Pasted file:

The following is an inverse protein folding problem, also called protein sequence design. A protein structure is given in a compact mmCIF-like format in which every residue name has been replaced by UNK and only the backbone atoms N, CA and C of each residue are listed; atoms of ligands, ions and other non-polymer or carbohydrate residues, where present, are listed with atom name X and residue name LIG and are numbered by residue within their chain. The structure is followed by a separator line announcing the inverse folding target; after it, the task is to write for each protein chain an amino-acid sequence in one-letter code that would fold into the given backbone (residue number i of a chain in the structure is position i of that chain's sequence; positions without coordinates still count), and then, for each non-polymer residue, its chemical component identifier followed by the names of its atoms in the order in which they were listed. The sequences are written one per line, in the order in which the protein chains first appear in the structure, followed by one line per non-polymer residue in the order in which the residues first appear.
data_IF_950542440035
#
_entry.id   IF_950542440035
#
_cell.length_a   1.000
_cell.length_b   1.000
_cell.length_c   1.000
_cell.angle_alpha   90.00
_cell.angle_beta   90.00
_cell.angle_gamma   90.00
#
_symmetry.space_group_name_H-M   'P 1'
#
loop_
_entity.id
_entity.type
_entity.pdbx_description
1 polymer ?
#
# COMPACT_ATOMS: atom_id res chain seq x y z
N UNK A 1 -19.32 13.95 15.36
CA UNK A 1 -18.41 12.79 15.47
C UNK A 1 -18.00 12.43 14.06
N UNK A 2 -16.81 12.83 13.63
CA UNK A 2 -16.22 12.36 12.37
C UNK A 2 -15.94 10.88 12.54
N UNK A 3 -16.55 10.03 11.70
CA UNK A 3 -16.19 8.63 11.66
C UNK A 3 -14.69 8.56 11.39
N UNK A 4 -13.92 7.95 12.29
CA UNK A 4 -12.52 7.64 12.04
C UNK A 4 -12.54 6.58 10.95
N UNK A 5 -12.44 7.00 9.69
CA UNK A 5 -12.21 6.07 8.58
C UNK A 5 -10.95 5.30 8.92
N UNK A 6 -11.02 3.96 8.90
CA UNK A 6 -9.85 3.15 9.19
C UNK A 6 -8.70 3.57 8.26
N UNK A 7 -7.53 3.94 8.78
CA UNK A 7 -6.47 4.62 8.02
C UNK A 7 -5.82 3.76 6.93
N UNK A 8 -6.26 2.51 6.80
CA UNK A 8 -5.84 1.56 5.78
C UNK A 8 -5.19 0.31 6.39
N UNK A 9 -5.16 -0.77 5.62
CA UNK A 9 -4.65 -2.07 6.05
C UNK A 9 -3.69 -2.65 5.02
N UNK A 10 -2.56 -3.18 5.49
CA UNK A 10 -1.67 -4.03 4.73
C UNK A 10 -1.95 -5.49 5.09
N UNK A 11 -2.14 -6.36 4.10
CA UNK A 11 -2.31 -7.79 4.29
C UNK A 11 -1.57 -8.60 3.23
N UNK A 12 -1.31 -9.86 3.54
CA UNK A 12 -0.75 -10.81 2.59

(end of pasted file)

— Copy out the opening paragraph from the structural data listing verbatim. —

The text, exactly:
The following is an inverse protein folding problem, also called protein sequence design. A protein structure is given in a compact mmCIF-like format in which every residue name has been replaced by UNK and only the backbone atoms N, CA and C of each residue are listed; atoms of ligands, ions and other non-polymer or carbohydrate residues, where present, are listed with atom name X and residue name LIG and are numbered by residue within their chain. The structure is followed by a separator line announcing the inverse folding target; after it, the task is to write for each protein chain an amino-acid sequence in one-letter code that would fold into the given backbone (residue number i of a chain in the structure is position i of that chain's sequence; positions without coordinates still count), and then, for each non-polymer residue, its chemical component identifier followed by the names of its atoms in the order in which they were listed. The sequences are written one per line, in the order in which the protein chains first appear in the structure, followed by one line per non-polymer residue in the order in which the residues first appear.